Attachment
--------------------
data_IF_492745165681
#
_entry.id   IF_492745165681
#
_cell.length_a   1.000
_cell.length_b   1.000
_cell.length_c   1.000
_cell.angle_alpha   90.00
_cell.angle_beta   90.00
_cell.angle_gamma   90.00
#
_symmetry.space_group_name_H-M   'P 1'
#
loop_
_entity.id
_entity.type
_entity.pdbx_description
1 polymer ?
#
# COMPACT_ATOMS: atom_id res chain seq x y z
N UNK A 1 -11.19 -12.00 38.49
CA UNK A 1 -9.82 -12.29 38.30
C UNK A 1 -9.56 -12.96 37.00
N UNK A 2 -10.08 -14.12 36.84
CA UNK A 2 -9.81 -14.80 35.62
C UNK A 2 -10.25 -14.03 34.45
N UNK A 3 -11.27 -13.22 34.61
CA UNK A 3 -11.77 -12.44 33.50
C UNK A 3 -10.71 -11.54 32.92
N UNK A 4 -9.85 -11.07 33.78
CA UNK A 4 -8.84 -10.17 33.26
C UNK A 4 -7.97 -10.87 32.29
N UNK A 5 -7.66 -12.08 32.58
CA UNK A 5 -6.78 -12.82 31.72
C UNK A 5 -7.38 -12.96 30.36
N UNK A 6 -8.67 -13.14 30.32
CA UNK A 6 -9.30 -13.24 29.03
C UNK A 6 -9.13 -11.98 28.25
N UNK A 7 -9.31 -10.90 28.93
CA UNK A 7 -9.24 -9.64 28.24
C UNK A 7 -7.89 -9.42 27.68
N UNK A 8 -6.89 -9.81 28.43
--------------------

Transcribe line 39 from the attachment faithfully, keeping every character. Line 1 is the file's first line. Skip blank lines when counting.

N UNK A 7 -9.31 -10.90 28.93